Jun 24, 2019
They're furry, flexible, and playful. They have sharp teeth, and will nip (1) you if you are not careful. They are highly energetic, but will sleep for 16 hours. Like cats, they groom themselves, but they apparently have an 'odor'... Like dogs, they can be trained, but their attention span is short when it comes to 'lessons'.They prefer to be in groups because they are highly social, and love to curl up and snuggle(2) with their owners. Yes, I'm talking about a kind of animal. Can you guess which one I'm thinking about? It's a ferret. We don't have any, yet, but they are potentially our next pets. I'm not really sure why I am even considering more animals; we already have two dogs, a cat, and a snake. It is my daughter who is strong-arming(3) me into considering getting them. She can be very persuasive. However, I have had my experience with house pets, and what I've found is that usually it is me who takes care of them. It is always 'mum' who takes the little creatures to the vet. I buy the food, monitor how much exercise they've had etc etc. But apart from the responsibilities, what would be the benefits of having, let's say, a couple of ferrets? According to my daughter who has researched them for months, they are extremely playful, cute, and cuddly. We have watched videos of them playing in people's houses, running around, jumping, play fighting with each other, even jumping on their owners.
So we planned a trip to the Seattle Ferret Shelter to have an opportunity to hold and play with a few. It is the only place in the whole area that takes in unwanted ferrets, and raises money to take care of them. The visit was going to be part of a weekend in Seattle, and it was our first stop. The only trouble was, it was closed because of an unexpected circumstance. Domini was so disappointed. I was too to a certain extent. I was looking forward to holding and playing with them. But, in a way I was relieved; the thought of having more animals at home is something I'm not completely comfortable about. It feels like we're on track to open a farm, and I'm not ready to be a farmer! So, I came to an agreement with Domini: if she does well during her first year in High school, and isn't too busy, then she can get two. She has been very responsible with Beau, her snake. Perhaps this will lead her into a career with animals, hopefully without me needing therapy.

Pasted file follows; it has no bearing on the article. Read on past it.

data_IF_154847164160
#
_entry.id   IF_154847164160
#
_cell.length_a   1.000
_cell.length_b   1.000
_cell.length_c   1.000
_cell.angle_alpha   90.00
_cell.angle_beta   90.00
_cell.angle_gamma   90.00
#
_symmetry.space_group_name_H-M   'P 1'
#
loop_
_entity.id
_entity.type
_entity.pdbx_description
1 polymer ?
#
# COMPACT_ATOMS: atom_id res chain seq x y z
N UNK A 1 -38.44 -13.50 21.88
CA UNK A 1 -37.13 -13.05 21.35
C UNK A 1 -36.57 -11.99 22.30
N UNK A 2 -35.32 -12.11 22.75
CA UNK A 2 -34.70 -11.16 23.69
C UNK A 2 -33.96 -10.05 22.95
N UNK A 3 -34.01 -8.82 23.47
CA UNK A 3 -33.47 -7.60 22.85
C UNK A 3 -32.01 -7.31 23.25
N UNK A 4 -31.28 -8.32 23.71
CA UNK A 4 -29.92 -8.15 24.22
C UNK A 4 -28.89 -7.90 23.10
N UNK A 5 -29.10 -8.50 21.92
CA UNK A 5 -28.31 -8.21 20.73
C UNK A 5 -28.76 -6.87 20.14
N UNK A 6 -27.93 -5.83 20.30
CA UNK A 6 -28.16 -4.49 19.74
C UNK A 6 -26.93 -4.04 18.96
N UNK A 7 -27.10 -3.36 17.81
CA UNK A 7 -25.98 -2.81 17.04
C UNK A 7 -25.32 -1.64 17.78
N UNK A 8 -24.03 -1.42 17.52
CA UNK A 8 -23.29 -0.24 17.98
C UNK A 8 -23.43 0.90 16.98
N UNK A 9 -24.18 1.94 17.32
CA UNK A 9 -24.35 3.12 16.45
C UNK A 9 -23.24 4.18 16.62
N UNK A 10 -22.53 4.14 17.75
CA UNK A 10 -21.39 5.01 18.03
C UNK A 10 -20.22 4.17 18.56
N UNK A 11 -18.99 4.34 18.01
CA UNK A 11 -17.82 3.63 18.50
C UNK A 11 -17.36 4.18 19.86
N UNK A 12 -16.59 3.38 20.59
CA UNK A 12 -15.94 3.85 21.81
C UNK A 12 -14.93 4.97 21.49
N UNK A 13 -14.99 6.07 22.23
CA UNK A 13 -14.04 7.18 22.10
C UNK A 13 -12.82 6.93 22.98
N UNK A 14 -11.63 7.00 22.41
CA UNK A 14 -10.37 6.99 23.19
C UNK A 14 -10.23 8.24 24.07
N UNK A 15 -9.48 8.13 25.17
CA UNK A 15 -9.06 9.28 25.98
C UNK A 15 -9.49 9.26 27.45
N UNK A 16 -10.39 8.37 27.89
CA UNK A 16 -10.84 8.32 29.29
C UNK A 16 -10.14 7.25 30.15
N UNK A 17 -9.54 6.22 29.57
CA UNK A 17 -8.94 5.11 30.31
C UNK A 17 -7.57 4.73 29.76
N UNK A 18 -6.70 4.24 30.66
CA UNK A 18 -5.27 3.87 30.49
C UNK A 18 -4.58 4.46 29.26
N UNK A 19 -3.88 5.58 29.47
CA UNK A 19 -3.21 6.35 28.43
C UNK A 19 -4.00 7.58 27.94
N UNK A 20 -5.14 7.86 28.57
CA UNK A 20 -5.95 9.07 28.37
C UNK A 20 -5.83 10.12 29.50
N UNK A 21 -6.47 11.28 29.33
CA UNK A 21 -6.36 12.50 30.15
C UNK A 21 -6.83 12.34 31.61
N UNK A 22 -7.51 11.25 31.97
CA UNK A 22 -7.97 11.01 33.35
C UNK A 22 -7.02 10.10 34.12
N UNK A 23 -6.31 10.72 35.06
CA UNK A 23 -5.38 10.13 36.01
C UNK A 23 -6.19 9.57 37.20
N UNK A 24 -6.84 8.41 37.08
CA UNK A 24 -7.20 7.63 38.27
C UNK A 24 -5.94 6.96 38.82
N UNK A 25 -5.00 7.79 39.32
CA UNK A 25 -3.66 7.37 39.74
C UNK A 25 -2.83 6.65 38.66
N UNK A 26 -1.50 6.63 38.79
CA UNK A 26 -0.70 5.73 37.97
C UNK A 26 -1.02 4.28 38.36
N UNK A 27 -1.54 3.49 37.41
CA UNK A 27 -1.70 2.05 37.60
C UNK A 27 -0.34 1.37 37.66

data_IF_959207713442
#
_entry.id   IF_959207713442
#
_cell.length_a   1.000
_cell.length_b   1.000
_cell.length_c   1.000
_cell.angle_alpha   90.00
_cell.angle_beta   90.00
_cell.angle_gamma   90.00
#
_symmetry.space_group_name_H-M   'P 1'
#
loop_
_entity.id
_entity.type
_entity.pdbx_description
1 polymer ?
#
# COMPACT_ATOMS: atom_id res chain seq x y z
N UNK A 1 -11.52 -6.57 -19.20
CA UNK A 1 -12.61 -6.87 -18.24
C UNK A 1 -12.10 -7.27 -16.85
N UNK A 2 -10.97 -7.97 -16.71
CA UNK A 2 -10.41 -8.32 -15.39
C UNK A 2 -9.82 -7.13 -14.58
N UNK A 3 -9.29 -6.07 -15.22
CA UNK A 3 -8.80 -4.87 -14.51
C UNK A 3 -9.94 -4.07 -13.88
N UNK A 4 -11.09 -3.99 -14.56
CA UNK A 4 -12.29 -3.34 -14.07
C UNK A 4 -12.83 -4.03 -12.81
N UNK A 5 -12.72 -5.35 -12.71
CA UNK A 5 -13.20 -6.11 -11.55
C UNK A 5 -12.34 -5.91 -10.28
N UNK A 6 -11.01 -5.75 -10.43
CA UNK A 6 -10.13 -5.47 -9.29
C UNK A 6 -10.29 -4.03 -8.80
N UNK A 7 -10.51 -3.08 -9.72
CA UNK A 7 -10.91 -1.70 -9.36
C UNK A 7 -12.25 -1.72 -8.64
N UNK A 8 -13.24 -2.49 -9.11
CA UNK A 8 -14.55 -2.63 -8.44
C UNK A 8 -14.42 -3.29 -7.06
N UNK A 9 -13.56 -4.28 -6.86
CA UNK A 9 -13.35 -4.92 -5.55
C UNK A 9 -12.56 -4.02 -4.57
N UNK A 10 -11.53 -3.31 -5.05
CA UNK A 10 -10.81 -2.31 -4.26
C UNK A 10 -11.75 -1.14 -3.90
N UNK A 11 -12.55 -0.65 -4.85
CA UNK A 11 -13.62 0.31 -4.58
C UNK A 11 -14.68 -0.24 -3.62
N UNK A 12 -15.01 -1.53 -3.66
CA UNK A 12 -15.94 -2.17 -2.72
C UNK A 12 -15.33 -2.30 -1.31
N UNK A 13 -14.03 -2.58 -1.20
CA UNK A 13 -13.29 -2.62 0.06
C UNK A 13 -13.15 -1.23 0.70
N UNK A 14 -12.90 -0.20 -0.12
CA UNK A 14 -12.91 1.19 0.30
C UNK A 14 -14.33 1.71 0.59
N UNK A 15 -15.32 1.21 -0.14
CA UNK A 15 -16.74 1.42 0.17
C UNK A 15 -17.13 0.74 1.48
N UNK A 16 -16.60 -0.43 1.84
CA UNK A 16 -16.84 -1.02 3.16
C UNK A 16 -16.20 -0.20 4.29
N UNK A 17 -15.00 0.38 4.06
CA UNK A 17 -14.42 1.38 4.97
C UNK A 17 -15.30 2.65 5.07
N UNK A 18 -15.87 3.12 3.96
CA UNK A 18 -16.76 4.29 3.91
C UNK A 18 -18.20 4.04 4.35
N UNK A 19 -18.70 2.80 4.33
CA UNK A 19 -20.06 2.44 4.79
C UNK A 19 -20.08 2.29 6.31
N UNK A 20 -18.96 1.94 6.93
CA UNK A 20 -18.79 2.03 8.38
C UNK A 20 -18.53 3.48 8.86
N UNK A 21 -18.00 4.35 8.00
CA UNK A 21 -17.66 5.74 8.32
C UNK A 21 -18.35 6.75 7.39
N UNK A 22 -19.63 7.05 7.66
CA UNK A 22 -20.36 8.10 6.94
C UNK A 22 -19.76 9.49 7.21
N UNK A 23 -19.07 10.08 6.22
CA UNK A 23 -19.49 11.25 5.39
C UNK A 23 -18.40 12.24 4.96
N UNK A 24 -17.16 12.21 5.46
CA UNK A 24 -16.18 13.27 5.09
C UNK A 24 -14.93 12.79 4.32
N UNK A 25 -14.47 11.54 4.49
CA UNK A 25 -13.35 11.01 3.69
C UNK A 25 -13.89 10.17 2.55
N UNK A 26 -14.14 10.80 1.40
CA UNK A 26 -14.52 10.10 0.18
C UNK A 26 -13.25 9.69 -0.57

1. 'Nip' is a verb and a noun. It means a little bite, usually a sharp one if we are talking about animals.
a. The puppy will nip you if you are not careful; their teeth are always sharp when they are young.
b. The cold wind nipped our faces; it was always like this in winter.
2. 'To curl up and snuggle' we use these verbs often when describing animals getting comfortable and close to you or each other when they sleep. We also use them for humans though.
a. We snuggled together on the sofa under a blanket.
b. The kittens curled up together on the rug in front of the fireplace, and went to sleep.
3. 'To strong-arm' means to force or oblige.
a. He strong-armed me into going to the concert with him, what a mistake!
b. I don't want to be strong-armed into buying that car!